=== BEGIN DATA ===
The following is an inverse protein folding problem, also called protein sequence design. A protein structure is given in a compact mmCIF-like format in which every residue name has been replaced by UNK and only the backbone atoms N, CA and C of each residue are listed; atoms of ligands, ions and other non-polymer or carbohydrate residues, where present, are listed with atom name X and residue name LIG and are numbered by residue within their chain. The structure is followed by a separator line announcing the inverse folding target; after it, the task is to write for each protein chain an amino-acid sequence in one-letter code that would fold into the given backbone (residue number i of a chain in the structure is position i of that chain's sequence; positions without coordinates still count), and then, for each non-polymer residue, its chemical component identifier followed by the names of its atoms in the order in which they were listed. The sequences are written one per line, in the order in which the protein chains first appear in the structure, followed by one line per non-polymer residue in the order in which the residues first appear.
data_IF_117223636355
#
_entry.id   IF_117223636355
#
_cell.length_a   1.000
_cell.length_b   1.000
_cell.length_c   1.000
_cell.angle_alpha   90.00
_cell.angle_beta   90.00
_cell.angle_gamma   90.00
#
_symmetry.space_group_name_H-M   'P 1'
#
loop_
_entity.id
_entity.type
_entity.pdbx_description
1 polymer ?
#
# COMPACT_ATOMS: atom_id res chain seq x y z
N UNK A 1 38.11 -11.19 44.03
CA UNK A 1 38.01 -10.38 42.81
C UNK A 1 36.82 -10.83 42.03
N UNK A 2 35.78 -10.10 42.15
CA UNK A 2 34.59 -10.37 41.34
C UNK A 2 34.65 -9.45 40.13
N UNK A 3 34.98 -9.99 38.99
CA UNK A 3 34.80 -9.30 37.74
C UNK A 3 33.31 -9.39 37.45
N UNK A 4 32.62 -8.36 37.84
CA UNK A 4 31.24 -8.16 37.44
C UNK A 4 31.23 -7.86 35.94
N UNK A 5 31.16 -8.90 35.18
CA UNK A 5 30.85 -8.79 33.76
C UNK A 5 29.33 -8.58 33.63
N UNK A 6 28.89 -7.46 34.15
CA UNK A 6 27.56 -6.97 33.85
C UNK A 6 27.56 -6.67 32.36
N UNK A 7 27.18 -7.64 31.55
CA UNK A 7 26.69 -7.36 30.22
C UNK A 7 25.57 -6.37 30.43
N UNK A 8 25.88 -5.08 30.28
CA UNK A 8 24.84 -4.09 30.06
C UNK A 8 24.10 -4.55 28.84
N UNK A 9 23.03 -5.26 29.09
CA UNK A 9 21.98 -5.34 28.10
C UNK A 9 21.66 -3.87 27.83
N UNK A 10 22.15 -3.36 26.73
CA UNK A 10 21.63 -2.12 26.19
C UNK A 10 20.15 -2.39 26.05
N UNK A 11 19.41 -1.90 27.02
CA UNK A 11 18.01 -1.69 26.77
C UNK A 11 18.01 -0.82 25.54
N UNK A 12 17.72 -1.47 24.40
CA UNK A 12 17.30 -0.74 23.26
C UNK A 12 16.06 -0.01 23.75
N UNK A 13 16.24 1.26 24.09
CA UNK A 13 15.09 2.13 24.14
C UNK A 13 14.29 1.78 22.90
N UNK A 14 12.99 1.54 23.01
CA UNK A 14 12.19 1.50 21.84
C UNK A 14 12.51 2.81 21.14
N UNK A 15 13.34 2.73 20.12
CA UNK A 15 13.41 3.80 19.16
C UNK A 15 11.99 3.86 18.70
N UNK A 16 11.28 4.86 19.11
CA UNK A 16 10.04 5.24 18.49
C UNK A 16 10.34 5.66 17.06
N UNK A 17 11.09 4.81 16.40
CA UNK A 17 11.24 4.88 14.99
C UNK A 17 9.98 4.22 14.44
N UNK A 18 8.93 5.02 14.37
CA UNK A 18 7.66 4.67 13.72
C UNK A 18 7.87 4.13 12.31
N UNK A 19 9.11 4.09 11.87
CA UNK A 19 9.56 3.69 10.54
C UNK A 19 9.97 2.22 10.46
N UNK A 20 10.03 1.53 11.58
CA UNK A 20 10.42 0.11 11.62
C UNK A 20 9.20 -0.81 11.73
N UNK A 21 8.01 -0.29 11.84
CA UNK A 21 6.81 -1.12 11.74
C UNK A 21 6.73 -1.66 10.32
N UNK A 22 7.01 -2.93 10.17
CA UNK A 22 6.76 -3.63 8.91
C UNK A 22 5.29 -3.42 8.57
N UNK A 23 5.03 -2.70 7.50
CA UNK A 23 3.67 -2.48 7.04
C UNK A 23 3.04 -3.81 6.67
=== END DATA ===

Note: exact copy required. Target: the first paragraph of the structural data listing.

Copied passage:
The following is an inverse protein folding problem, also called protein sequence design. A protein structure is given in a compact mmCIF-like format in which every residue name has been replaced by UNK and only the backbone atoms N, CA and C of each residue are listed; atoms of ligands, ions and other non-polymer or carbohydrate residues, where present, are listed with atom name X and residue name LIG and are numbered by residue within their chain. The structure is followed by a separator line announcing the inverse folding target; after it, the task is to write for each protein chain an amino-acid sequence in one-letter code that would fold into the given backbone (residue number i of a chain in the structure is position i of that chain's sequence; positions without coordinates still count), and then, for each non-polymer residue, its chemical component identifier followed by the names of its atoms in the order in which they were listed. The sequences are written one per line, in the order in which the protein chains first appear in the structure, followed by one line per non-polymer residue in the order in which the residues first appear.